“All good things comes to those who wait” is slowly becoming an axiom that most gamers need to follow instead of dropping the cash on Day 1.
There is an inherit need for every person to try to outdo each other. Or, at the very least, try to keep up with the trends so that they can belong with the “in” crowd. This goes from everything, including the world of video games. When a highly anticipated game comes out on Day 1, you can bet that there are going to be hundreds of people getting it on that very same day. Whether they preordered it, downloading it digitally or even going to the story to get a physical copy, you can bet there are going to be gamers who will proudly proclaim that they’re already playing it right as the game was launched. Like I said, it’s human nature.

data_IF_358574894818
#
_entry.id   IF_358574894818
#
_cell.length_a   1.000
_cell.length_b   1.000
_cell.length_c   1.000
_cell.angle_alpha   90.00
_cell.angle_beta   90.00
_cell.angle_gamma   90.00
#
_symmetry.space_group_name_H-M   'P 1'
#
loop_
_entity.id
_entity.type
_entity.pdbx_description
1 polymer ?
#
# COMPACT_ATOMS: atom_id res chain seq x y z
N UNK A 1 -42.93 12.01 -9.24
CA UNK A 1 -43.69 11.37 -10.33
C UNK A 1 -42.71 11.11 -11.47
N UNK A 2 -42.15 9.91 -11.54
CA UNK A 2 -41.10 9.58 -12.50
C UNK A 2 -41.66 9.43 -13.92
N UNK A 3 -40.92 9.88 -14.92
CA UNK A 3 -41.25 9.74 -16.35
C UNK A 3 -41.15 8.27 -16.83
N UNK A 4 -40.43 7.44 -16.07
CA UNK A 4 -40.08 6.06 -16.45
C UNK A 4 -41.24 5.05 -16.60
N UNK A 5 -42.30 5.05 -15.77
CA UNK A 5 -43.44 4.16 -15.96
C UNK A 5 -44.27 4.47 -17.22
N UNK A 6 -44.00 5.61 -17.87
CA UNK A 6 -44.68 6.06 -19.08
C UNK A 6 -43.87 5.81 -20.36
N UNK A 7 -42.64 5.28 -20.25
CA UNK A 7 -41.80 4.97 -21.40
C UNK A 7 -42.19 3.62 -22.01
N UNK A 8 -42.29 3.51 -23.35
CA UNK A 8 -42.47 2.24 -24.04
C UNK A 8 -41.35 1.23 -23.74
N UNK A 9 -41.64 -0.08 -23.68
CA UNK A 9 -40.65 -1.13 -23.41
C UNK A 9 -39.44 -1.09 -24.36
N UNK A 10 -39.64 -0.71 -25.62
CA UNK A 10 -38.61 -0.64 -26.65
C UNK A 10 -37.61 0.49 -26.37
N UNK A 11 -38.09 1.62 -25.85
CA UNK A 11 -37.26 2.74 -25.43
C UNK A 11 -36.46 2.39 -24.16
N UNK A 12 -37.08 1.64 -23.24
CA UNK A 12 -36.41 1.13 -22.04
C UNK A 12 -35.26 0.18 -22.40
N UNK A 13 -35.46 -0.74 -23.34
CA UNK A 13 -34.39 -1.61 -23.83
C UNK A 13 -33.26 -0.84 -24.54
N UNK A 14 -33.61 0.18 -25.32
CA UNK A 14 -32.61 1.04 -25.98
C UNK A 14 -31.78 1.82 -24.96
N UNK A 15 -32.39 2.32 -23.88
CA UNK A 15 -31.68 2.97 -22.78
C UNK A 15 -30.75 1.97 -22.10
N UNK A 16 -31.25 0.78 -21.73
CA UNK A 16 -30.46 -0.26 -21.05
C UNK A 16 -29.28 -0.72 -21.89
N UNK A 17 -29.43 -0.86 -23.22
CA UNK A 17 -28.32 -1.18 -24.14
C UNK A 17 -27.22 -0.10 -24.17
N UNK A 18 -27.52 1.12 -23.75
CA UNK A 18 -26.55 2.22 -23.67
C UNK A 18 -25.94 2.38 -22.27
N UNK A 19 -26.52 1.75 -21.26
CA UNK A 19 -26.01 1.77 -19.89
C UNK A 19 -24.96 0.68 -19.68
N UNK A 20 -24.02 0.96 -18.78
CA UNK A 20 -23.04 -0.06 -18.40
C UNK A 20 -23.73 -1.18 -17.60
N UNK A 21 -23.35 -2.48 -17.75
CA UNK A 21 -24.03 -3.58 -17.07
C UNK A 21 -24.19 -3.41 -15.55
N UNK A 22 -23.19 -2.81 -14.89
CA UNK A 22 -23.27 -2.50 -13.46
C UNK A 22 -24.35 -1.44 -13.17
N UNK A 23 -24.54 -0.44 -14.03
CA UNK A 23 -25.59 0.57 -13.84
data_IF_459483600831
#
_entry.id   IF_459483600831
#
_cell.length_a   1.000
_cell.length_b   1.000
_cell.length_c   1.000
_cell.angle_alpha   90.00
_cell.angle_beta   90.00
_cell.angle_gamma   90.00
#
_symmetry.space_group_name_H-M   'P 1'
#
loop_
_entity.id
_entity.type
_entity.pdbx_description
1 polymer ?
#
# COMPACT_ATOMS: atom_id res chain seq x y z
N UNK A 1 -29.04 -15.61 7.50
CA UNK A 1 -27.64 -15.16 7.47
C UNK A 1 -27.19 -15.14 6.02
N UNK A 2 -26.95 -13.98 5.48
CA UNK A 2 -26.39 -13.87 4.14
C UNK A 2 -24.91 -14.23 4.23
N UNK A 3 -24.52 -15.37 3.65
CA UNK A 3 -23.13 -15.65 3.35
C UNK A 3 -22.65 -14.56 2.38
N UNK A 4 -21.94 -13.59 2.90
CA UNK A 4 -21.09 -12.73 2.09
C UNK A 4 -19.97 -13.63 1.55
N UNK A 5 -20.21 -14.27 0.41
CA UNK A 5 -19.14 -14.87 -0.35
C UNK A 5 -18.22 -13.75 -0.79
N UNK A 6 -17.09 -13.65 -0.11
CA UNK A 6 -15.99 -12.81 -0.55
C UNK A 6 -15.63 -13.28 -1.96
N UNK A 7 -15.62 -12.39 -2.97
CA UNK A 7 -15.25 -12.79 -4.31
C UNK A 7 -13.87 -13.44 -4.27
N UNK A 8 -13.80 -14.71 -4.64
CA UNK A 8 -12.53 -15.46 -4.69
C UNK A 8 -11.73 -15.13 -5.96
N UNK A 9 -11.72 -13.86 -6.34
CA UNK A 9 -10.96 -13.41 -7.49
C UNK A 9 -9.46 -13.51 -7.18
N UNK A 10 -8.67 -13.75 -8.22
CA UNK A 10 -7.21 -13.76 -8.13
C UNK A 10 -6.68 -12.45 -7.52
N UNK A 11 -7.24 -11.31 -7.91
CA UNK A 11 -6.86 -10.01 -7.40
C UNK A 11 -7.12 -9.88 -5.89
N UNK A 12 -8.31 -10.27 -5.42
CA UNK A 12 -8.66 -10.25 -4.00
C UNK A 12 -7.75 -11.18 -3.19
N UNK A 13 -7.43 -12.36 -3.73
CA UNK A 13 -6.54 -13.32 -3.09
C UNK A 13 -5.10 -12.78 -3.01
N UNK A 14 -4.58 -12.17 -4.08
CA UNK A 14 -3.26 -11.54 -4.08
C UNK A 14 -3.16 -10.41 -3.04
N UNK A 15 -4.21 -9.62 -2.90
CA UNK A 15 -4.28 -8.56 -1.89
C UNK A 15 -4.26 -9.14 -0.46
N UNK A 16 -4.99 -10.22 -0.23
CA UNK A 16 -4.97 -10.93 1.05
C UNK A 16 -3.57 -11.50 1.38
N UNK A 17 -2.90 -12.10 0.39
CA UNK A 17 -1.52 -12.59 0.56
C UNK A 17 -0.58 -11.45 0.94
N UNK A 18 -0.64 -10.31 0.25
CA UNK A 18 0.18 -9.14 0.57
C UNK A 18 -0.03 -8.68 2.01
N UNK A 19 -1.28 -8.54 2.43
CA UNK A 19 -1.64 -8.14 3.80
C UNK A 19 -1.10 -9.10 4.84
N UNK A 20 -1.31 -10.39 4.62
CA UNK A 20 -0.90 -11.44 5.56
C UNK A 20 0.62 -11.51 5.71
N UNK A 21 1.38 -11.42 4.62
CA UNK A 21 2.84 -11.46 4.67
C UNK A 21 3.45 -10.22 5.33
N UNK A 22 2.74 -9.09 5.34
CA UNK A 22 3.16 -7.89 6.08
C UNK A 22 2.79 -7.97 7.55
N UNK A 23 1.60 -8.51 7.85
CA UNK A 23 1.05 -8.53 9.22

However, there comes a point wherein you have to question if it’s actually all worth it. Is it really worth spending the Day 1 price to just be able to play the game as early as possible? Because it seems like, the way the Triple-A gaming market currently works, it seems like it might be better to wait a few month or even an entire year to get a little more bang for your buck.
Triple-A games have definitely become bigger these days – both in budget and size. Graphics are becoming more detailed which is adding to the size of the games so most people need some virtual ram to make sure their gaming set up can run the games. There’s also voice acting and digitized sounds galore. But these are just the more superficial things we’ve gotten used to. Developers try to cram a whole lot more into Triple-A games than just better graphics and sounds. They try to give us a whole lot of other things to do in them as well. There are side missions, cut scenes, online gameplay and even hidden Easter Eggs that are crammed in practically every big budget game. And we tend to expect to see them now. So, to their credit, they are giving us what we expect but it does come at a cost sometimes.